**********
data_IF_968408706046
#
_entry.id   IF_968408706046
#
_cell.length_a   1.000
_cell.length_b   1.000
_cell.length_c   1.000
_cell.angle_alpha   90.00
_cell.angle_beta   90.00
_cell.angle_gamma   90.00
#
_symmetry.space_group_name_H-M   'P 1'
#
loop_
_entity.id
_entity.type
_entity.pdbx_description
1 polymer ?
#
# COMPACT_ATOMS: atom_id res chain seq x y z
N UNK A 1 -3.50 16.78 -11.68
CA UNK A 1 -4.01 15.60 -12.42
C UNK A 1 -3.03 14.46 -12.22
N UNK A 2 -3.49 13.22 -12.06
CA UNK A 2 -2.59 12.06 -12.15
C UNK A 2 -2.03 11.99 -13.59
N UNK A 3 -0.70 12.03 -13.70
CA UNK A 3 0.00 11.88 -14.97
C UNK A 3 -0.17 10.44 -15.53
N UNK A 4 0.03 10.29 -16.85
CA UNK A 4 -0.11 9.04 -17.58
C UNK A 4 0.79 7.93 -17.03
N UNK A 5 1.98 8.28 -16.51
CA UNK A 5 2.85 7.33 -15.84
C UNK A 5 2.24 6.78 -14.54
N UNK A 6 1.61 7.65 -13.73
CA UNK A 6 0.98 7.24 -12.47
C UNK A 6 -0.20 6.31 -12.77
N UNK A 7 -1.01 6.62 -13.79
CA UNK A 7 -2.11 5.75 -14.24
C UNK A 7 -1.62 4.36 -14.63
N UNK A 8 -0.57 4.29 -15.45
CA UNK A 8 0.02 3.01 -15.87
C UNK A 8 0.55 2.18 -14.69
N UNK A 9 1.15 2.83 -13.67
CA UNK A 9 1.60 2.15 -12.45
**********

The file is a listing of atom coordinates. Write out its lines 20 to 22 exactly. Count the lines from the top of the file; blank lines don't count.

# COMPACT_ATOMS: atom_id res chain seq x y z
N UNK A 1 -3.50 16.78 -11.68
CA UNK A 1 -4.01 15.60 -12.42